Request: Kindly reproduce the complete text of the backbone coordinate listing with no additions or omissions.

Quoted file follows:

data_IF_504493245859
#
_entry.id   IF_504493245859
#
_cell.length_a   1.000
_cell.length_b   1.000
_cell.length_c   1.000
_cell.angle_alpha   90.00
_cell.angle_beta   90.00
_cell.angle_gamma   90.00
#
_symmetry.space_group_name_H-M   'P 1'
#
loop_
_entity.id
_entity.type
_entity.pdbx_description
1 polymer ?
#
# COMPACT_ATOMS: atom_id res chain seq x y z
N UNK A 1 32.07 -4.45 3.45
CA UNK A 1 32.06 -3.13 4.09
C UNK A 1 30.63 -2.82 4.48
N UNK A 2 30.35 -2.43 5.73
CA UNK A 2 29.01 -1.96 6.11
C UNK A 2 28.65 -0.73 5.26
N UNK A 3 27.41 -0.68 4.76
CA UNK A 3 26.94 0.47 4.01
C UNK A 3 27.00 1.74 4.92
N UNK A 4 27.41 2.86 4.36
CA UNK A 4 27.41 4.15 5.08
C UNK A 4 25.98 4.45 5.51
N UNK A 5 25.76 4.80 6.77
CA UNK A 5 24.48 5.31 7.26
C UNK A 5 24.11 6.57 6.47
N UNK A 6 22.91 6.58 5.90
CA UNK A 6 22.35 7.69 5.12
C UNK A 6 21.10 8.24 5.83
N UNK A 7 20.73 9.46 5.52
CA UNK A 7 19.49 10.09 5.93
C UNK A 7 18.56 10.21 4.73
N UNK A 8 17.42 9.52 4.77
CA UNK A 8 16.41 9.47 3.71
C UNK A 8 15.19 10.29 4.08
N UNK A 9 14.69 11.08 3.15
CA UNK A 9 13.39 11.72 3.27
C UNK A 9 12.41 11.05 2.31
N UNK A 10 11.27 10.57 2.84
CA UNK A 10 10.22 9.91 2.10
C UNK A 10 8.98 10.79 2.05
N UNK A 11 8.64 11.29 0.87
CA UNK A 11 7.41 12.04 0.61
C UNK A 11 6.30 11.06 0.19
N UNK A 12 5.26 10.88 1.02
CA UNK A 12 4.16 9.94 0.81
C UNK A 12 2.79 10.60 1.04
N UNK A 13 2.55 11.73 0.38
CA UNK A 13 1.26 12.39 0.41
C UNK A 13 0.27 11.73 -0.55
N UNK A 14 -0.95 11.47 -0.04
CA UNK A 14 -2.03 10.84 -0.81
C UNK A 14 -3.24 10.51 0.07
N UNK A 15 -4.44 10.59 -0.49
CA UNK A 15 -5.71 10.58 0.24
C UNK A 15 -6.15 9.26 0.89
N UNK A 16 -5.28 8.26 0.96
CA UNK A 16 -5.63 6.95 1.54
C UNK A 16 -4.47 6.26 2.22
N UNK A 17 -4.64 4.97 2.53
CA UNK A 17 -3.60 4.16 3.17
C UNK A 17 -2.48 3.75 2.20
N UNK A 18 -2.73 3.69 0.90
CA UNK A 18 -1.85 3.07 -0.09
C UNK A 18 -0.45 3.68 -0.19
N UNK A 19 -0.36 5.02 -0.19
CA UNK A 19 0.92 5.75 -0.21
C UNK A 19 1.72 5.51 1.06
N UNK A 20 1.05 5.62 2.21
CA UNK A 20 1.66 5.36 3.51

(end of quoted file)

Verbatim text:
data_IF_504493245859
#
_entry.id   IF_504493245859
#
_cell.length_a   1.000
_cell.length_b   1.000
_cell.length_c   1.000
_cell.angle_alpha   90.00
_cell.angle_beta   90.00
_cell.angle_gamma   90.00
#
_symmetry.space_group_name_H-M   'P 1'
#
loop_
_entity.id
_entity.type
_entity.pdbx_description
1 polymer ?
#
# COMPACT_ATOMS: atom_id res chain seq x y z
N UNK A 1 32.07 -4.45 3.45
CA UNK A 1 32.06 -3.13 4.09
C UNK A 1 30.63 -2.82 4.48
N UNK A 2 30.35 -2.43 5.73
CA UNK A 2 29.01 -1.96 6.11
C UNK A 2 28.65 -0.73 5.26
N UNK A 3 27.41 -0.68 4.76
CA UNK A 3 26.94 0.47 4.01
C UNK A 3 27.00 1.74 4.92
N UNK A 4 27.41 2.86 4.36
CA UNK A 4 27.41 4.15 5.08
C UNK A 4 25.98 4.45 5.51
N UNK A 5 25.76 4.80 6.77
CA UNK A 5 24.48 5.31 7.26
C UNK A 5 24.11 6.57 6.47
N UNK A 6 22.91 6.58 5.90
CA UNK A 6 22.35 7.69 5.12
C UNK A 6 21.10 8.24 5.83
N UNK A 7 20.73 9.46 5.52
CA UNK A 7 19.49 10.09 5.93
C UNK A 7 18.56 10.21 4.73
N UNK A 8 17.42 9.52 4.77
CA UNK A 8 16.41 9.47 3.71
C UNK A 8 15.19 10.29 4.08
N UNK A 9 14.69 11.08 3.15
CA UNK A 9 13.39 11.72 3.27
C UNK A 9 12.41 11.05 2.31
N UNK A 10 11.27 10.57 2.84
CA UNK A 10 10.22 9.91 2.10
C UNK A 10 8.98 10.79 2.05
N UNK A 11 8.64 11.29 0.87
CA UNK A 11 7.41 12.04 0.61
C UNK A 11 6.30 11.06 0.19
N UNK A 12 5.26 10.88 1.02
CA UNK A 12 4.16 9.94 0.81
C UNK A 12 2.79 10.60 1.04
N UNK A 13 2.55 11.73 0.38
CA UNK A 13 1.26 12.39 0.41
C UNK A 13 0.27 11.73 -0.55
N UNK A 14 -0.95 11.47 -0.04
CA UNK A 14 -2.03 10.84 -0.81
C UNK A 14 -3.24 10.51 0.07
N UNK A 15 -4.44 10.59 -0.49
CA UNK A 15 -5.71 10.58 0.24
C UNK A 15 -6.15 9.26 0.89
N UNK A 16 -5.28 8.26 0.96
CA UNK A 16 -5.63 6.95 1.54
C UNK A 16 -4.47 6.26 2.22
N UNK A 17 -4.64 4.97 2.53
CA UNK A 17 -3.60 4.16 3.17
C UNK A 17 -2.48 3.75 2.20
N UNK A 18 -2.73 3.69 0.90
CA UNK A 18 -1.85 3.07 -0.09
C UNK A 18 -0.45 3.68 -0.19
N UNK A 19 -0.36 5.02 -0.19
CA UNK A 19 0.92 5.75 -0.21
C UNK A 19 1.72 5.51 1.06
N UNK A 20 1.05 5.62 2.21
CA UNK A 20 1.66 5.36 3.51